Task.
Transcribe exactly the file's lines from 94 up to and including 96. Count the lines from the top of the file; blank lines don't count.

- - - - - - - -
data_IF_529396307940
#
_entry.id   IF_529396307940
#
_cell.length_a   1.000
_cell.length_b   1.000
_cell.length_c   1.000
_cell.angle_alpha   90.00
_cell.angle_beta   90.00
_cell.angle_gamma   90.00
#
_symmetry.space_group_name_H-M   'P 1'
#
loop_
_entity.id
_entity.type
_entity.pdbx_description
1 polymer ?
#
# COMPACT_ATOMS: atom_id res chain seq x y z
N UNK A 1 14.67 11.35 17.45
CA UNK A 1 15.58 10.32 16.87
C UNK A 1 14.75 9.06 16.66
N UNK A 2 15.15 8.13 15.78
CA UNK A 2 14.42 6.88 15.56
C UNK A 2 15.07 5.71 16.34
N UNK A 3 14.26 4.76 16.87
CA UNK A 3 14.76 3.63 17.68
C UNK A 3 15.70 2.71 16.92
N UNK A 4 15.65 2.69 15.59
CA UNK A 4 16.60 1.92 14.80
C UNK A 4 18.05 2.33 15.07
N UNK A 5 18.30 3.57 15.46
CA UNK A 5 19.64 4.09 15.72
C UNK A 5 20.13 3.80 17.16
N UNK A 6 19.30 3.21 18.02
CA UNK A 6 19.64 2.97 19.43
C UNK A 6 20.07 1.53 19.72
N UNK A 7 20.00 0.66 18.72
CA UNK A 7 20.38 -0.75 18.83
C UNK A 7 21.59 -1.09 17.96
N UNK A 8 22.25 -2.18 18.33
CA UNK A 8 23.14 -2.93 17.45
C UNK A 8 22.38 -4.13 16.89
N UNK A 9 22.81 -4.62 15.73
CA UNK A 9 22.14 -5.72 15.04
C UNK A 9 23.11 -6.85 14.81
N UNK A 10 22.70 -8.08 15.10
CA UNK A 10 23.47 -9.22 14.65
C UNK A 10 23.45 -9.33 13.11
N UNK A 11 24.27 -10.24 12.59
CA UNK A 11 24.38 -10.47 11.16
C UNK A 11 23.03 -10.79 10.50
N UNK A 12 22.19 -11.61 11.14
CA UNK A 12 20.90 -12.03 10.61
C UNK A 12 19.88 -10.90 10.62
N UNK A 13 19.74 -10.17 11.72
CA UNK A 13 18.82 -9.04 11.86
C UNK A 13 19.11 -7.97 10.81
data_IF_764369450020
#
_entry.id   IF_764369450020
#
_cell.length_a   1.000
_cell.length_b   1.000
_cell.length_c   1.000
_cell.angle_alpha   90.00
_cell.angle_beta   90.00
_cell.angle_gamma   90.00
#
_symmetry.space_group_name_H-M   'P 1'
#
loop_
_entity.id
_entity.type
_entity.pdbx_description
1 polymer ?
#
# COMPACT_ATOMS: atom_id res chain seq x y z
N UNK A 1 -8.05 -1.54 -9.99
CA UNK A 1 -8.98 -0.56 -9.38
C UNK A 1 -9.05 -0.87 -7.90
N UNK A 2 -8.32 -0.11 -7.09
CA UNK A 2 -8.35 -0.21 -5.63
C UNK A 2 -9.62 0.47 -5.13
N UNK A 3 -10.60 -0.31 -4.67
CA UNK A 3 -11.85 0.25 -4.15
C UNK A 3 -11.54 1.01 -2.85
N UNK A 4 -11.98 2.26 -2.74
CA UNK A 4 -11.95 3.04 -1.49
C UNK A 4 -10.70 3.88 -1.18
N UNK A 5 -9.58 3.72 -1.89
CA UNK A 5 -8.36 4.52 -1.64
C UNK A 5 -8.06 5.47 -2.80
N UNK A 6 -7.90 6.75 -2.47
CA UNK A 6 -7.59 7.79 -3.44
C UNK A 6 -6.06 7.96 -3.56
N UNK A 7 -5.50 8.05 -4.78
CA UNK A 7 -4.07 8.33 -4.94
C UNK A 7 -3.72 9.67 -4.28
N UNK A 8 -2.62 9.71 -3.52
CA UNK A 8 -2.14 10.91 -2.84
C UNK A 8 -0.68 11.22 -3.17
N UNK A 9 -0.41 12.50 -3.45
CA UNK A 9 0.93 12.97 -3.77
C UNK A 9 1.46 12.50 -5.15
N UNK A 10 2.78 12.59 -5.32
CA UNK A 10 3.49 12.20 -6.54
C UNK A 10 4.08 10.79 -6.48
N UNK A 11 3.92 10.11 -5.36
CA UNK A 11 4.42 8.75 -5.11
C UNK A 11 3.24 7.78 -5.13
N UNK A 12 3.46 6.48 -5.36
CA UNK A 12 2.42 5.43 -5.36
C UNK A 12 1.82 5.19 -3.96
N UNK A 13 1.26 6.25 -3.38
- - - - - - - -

C UNK A 5 -8.06 5.47 -2.80
N UNK A 6 -7.90 6.75 -2.47
CA UNK A 6 -7.59 7.79 -3.44